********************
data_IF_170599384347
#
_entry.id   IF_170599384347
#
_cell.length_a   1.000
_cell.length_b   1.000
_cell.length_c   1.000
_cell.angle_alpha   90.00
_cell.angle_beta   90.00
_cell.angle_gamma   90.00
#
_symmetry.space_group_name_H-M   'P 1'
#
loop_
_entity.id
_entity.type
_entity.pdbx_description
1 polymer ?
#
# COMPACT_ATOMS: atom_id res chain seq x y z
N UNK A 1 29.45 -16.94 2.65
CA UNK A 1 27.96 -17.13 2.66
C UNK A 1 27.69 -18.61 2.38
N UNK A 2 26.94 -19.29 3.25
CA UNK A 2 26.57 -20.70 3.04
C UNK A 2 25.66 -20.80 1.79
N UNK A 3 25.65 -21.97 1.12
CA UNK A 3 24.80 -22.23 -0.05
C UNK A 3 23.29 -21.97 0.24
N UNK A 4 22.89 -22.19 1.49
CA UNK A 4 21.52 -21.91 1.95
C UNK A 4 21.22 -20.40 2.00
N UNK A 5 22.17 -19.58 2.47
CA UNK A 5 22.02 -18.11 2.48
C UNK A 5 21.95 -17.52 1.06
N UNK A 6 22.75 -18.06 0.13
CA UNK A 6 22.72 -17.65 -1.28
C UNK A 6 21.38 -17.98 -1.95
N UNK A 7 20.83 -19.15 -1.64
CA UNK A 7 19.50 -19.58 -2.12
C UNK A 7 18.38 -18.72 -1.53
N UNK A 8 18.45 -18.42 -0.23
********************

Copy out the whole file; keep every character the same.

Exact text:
data_IF_170599384347
#
_entry.id   IF_170599384347
#
_cell.length_a   1.000
_cell.length_b   1.000
_cell.length_c   1.000
_cell.angle_alpha   90.00
_cell.angle_beta   90.00
_cell.angle_gamma   90.00
#
_symmetry.space_group_name_H-M   'P 1'
#
loop_
_entity.id
_entity.type
_entity.pdbx_description
1 polymer ?
#
# COMPACT_ATOMS: atom_id res chain seq x y z
N UNK A 1 29.45 -16.94 2.65
CA UNK A 1 27.96 -17.13 2.66
C UNK A 1 27.69 -18.61 2.38
N UNK A 2 26.94 -19.29 3.25
CA UNK A 2 26.57 -20.70 3.04
C UNK A 2 25.66 -20.80 1.79
N UNK A 3 25.65 -21.97 1.12
CA UNK A 3 24.80 -22.23 -0.05
C UNK A 3 23.29 -21.97 0.24
N UNK A 4 22.89 -22.19 1.49
CA UNK A 4 21.52 -21.91 1.95
C UNK A 4 21.22 -20.40 2.00
N UNK A 5 22.17 -19.58 2.47
CA UNK A 5 22.02 -18.11 2.48
C UNK A 5 21.95 -17.52 1.06
N UNK A 6 22.75 -18.06 0.13
CA UNK A 6 22.72 -17.65 -1.28
C UNK A 6 21.38 -17.98 -1.95
N UNK A 7 20.83 -19.15 -1.64
CA UNK A 7 19.50 -19.58 -2.12
C UNK A 7 18.38 -18.72 -1.53
N UNK A 8 18.45 -18.42 -0.23